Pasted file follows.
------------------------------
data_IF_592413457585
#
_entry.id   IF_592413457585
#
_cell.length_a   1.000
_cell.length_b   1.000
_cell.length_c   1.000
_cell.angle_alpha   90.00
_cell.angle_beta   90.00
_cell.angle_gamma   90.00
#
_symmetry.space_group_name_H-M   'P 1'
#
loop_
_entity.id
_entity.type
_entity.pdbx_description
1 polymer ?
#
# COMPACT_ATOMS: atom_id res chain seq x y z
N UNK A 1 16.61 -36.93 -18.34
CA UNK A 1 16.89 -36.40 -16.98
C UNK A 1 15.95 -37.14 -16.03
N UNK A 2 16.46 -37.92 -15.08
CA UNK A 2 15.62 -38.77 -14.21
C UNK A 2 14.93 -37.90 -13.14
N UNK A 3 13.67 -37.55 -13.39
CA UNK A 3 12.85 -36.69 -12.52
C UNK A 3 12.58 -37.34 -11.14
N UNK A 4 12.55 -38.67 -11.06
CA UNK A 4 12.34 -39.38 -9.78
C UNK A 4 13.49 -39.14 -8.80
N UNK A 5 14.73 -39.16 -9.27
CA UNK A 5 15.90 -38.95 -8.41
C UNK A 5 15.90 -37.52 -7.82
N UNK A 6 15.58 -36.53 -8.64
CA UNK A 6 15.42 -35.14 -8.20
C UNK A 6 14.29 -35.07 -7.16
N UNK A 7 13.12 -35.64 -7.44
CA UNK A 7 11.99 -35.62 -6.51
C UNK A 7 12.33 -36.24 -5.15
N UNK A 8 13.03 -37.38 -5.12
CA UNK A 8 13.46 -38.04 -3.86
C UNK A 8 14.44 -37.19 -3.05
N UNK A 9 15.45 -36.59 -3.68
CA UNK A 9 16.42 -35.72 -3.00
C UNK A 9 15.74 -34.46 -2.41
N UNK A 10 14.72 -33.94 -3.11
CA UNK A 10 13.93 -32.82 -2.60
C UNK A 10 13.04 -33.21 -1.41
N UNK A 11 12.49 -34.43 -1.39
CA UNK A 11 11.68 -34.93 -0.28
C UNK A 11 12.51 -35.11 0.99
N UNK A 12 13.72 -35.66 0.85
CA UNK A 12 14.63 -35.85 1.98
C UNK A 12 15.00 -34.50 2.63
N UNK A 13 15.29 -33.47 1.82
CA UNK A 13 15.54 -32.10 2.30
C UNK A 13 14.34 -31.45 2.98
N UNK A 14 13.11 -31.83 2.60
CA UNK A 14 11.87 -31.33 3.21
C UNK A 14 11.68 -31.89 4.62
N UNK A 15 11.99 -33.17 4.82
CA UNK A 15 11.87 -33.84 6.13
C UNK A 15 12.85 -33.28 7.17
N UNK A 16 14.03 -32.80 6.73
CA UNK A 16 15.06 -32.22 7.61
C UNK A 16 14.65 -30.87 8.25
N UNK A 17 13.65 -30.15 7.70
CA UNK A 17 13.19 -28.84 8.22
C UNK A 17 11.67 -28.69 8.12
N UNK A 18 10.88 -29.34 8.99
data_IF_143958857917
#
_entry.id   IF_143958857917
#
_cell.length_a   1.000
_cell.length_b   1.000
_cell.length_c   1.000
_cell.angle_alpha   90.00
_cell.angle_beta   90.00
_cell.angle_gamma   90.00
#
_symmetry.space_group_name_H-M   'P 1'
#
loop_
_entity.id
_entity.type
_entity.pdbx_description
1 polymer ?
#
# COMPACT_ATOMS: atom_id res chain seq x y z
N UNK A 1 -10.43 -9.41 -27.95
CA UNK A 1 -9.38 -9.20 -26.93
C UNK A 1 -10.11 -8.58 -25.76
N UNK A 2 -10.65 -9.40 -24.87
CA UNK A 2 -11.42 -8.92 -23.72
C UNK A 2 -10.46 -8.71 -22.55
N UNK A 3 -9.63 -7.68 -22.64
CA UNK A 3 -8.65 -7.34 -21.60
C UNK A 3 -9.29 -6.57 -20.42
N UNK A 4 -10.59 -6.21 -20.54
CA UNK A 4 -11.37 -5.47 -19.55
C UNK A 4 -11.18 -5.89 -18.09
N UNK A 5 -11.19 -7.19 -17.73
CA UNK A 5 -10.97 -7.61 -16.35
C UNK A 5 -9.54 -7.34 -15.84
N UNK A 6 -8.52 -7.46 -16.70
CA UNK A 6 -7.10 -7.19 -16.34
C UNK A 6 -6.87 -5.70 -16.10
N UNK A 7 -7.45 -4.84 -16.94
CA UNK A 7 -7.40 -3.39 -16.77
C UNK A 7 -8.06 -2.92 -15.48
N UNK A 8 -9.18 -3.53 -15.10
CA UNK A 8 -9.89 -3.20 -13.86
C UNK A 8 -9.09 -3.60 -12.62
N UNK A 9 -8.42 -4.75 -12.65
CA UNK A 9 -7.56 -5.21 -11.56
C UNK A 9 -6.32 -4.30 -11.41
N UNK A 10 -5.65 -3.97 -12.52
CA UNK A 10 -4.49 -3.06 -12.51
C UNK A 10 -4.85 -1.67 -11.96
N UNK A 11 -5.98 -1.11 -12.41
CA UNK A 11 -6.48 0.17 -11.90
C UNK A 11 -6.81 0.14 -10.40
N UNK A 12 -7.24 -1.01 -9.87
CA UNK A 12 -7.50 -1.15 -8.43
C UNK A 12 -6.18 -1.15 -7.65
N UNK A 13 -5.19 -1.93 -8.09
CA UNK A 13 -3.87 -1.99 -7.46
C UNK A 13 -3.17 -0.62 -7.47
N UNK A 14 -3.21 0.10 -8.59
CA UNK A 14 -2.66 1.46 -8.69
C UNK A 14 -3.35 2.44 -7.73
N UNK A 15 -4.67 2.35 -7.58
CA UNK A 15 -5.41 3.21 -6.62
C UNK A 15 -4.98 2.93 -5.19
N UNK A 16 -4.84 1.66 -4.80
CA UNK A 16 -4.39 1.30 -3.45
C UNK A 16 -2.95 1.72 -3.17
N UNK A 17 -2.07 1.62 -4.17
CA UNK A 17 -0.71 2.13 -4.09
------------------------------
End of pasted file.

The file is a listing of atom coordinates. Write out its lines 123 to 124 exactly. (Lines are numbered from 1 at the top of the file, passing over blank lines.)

N UNK A 11 -5.98 -1.11 -12.41
CA UNK A 11 -6.48 0.17 -11.90